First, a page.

There are fewer than 500 of the rare Amur tigers left in the wild, according tothe Wildlife Conservation Society. The endangered species lives in remote, mountainous territory that makes it difficult to watch the tigers and monitor their natural behavior. So researchers use remotely activated camera traps to help catch the tigers as they hunt, play and move through the vast territory of Russia’s Sikhote-Alin Biosphere Reserve and Udegeiskaya Legenda National Park (two adjacent protected areas).
The new photos from the Wildlife Conservation Society show a family of five Amur tigers padding through the snow this winter, lined up from large to small like nesting dolls. Although family group behavior has been seen in Bengal tigers many times, this is the first evidence of male Amur tigers in a family setting, rather than as solitary cats, researchers said.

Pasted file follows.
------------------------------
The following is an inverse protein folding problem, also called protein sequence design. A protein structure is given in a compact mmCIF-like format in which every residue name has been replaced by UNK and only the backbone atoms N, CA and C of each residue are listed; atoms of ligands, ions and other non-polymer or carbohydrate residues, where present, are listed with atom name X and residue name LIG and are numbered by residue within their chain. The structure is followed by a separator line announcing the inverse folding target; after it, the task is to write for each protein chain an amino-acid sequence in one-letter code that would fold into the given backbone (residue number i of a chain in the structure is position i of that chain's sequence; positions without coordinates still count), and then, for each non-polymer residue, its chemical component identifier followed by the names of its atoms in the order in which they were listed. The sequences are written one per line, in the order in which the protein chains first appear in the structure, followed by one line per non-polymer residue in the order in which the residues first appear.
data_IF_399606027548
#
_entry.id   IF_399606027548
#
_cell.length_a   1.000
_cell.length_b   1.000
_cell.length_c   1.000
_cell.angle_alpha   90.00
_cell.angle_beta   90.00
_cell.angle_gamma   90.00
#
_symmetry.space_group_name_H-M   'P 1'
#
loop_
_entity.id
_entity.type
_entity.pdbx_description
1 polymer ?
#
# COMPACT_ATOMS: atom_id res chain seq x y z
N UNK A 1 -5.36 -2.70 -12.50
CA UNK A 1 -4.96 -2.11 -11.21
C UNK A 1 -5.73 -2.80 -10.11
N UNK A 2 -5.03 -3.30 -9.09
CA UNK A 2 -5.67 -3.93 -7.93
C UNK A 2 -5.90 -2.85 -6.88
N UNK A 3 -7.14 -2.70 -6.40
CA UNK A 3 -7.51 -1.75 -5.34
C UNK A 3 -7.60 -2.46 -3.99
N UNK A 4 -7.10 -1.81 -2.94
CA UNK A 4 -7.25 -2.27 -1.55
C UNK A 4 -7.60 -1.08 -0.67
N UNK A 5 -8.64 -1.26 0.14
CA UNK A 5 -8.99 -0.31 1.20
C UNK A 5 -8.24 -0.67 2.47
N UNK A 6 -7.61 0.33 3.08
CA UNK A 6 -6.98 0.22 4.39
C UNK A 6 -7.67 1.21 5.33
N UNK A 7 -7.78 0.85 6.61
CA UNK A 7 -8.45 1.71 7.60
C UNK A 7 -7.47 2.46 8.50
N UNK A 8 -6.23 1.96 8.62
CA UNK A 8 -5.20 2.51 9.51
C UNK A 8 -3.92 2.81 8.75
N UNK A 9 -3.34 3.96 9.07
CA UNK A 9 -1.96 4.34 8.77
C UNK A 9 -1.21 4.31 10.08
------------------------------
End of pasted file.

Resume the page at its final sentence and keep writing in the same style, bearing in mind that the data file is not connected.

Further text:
“We have collected hundreds of photos of tigers over the years, but this is the first time we have recorded a family together,” Svetlana Soutyrina, deputy director for scientific programs at the Sikhote-Alin Biosphere Reserve, said in a statement. “These images confirm that male Amur tigers do participate in family life, at least occasionally, and we were lucky enough to capture one such moment.”
The 21 photos show the tiger family walking in front of the same camera within 2 minutes.